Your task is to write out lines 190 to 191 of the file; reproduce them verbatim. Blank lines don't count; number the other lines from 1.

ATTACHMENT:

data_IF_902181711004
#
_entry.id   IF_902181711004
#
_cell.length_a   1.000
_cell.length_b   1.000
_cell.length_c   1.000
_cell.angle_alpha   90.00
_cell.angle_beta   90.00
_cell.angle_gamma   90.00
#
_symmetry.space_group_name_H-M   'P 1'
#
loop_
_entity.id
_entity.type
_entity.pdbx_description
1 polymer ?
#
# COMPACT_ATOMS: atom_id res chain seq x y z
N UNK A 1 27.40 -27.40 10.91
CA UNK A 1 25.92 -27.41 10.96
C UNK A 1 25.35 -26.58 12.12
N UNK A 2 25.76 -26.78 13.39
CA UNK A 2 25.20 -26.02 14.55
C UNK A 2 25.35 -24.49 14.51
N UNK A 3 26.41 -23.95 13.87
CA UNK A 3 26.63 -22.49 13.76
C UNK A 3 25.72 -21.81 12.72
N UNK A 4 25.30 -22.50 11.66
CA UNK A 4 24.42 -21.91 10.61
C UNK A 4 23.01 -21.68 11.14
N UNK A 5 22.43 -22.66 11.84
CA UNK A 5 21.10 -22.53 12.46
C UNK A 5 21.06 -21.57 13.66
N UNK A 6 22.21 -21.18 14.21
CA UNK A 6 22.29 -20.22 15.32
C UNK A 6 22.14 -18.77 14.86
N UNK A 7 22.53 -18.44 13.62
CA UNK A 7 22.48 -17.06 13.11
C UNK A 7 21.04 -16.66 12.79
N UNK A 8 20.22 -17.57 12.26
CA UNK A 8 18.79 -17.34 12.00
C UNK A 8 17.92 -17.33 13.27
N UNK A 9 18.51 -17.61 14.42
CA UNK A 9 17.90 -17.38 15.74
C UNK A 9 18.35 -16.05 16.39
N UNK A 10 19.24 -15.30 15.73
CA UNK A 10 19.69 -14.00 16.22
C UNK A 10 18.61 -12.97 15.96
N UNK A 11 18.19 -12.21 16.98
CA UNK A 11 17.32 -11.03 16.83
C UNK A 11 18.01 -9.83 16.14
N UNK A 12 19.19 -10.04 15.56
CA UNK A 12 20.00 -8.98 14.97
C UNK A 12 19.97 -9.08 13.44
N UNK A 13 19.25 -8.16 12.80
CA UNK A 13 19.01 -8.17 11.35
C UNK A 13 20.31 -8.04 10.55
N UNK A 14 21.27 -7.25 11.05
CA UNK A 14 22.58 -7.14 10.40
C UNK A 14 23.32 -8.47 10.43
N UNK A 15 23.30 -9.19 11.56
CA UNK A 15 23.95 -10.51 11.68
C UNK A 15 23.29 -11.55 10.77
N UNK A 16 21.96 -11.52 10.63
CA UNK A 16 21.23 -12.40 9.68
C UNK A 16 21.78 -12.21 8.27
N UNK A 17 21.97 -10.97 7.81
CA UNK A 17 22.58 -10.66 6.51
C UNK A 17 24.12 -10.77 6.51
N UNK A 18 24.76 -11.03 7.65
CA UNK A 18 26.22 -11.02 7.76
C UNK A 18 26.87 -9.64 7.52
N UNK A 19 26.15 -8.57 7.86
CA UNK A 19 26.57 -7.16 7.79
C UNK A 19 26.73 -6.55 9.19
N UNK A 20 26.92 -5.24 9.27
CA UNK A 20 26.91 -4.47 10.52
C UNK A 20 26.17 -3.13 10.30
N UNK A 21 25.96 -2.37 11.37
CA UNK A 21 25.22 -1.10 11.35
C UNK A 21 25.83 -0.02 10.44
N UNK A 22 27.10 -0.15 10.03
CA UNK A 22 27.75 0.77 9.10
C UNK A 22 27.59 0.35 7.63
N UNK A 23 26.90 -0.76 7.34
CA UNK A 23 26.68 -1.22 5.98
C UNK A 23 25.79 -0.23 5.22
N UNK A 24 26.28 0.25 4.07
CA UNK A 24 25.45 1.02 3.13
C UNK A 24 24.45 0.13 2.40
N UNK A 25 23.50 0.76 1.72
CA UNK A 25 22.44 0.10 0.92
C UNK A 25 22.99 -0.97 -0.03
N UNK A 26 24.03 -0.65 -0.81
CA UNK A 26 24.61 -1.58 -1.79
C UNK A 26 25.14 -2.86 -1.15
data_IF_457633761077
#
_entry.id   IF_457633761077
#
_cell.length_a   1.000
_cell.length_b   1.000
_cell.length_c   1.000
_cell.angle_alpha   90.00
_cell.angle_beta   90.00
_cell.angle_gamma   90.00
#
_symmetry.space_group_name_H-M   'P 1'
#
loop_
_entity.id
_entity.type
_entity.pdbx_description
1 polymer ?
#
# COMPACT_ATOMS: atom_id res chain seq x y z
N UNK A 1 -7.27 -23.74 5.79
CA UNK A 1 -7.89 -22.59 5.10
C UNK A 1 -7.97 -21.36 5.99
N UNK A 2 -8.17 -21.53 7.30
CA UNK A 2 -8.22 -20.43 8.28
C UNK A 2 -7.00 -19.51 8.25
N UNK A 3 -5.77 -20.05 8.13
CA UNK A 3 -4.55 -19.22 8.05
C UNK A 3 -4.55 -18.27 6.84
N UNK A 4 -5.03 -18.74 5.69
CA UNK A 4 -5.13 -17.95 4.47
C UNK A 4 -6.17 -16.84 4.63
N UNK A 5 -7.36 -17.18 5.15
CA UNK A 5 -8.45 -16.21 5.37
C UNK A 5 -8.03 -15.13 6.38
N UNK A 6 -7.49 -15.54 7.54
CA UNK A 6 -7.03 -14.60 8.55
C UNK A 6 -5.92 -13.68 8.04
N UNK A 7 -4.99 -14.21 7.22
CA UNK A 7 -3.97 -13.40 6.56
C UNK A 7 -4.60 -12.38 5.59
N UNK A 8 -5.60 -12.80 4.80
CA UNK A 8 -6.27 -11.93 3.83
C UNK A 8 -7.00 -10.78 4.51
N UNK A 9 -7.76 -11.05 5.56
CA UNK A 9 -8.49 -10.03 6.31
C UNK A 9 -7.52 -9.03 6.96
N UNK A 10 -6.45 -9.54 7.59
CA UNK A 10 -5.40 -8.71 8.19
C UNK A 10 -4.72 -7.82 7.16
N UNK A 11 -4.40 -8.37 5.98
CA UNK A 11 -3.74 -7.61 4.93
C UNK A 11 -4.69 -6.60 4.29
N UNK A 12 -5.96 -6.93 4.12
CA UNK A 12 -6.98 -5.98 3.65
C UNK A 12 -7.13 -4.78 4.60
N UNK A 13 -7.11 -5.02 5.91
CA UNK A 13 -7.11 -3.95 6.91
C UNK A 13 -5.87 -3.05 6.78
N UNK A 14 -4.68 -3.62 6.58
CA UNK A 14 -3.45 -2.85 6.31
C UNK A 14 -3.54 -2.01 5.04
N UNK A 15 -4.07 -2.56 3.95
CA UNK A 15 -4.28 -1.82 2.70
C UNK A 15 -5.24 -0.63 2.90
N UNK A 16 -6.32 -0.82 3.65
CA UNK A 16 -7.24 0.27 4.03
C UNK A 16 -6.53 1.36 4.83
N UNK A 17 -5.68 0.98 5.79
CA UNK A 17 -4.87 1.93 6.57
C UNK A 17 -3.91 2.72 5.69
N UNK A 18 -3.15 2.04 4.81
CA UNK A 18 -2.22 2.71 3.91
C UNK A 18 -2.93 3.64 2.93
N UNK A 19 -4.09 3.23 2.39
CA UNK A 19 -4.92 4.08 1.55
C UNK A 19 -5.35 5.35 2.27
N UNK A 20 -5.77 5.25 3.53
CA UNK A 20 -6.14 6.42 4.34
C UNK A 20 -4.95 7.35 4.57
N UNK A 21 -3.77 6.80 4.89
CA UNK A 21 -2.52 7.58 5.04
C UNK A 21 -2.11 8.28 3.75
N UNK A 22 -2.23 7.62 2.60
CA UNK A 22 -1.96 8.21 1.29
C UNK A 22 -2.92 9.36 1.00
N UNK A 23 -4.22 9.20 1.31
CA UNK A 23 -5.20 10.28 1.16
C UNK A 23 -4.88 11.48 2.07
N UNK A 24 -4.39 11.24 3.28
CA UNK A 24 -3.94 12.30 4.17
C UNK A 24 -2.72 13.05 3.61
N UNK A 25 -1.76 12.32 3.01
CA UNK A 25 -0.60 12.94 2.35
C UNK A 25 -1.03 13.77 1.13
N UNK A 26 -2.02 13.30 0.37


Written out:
C UNK A 24 -2.72 13.05 3.61
N UNK A 25 -1.76 12.32 3.01